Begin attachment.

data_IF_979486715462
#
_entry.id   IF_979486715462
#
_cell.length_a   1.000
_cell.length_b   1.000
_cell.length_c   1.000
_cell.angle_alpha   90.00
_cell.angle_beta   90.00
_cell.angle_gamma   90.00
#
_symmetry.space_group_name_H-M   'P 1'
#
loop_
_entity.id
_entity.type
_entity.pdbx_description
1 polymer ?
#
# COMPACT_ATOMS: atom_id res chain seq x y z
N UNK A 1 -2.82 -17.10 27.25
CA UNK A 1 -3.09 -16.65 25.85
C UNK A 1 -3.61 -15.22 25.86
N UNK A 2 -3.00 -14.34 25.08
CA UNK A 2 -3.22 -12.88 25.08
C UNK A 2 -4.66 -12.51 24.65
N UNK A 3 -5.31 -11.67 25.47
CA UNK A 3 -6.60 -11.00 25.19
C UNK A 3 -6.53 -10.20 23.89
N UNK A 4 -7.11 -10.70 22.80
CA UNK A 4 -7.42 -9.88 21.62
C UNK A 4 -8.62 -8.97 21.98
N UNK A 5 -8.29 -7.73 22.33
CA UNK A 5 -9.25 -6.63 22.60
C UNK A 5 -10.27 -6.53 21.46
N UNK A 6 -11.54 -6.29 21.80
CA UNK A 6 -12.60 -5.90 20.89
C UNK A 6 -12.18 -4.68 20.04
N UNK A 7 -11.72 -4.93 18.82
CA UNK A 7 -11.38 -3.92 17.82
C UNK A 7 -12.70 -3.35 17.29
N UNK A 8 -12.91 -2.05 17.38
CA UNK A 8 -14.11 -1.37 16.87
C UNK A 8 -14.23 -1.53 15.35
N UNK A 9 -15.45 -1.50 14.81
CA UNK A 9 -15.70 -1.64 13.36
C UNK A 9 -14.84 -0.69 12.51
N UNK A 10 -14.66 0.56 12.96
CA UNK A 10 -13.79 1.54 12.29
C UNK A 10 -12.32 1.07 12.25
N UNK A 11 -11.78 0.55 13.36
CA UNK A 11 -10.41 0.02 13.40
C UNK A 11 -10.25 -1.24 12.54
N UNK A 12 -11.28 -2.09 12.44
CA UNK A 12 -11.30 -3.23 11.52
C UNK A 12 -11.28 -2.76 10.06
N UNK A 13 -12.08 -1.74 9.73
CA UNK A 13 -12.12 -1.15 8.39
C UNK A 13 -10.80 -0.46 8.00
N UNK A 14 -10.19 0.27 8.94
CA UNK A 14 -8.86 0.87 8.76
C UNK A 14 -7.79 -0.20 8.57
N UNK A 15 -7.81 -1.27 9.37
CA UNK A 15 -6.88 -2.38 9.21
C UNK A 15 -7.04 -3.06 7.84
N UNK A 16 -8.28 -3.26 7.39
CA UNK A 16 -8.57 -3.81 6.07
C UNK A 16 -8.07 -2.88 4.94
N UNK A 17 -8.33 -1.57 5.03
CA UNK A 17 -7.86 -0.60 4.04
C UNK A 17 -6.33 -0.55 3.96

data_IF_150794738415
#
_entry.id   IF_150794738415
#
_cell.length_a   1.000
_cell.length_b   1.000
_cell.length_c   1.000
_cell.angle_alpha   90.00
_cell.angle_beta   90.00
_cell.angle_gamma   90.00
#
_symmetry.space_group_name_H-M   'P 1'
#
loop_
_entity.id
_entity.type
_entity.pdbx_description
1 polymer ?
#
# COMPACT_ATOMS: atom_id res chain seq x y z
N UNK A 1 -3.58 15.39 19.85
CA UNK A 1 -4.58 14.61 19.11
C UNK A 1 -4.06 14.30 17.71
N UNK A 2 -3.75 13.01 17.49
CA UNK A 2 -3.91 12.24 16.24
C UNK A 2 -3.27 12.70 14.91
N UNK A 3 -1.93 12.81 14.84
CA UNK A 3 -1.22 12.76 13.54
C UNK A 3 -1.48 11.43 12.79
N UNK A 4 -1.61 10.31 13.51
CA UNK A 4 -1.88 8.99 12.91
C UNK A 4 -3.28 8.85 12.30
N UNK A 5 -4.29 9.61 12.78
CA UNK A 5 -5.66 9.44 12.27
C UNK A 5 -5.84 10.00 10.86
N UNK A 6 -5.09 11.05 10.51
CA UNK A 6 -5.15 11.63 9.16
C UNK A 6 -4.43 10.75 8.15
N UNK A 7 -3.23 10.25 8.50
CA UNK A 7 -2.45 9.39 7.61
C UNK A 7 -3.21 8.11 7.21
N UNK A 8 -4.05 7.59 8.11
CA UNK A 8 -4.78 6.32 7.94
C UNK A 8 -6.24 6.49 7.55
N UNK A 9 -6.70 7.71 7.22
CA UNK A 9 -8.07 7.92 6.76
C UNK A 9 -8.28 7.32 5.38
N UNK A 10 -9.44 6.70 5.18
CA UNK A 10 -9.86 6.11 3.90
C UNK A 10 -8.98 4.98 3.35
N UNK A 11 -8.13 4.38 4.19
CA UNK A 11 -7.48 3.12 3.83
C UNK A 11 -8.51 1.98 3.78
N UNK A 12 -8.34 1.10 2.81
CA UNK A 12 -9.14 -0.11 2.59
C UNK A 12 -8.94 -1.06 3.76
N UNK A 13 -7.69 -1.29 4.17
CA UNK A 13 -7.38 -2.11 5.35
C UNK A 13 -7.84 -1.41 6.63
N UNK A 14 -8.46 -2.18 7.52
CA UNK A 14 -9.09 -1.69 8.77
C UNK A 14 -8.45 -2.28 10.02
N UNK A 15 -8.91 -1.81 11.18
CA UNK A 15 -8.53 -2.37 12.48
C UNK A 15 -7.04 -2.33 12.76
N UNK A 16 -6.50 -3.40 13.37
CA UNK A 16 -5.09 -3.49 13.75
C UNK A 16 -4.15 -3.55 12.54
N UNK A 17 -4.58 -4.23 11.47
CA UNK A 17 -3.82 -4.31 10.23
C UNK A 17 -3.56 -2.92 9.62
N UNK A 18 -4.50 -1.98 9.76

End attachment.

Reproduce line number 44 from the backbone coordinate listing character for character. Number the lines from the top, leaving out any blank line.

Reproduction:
C UNK A 8 -14.23 -1.53 15.35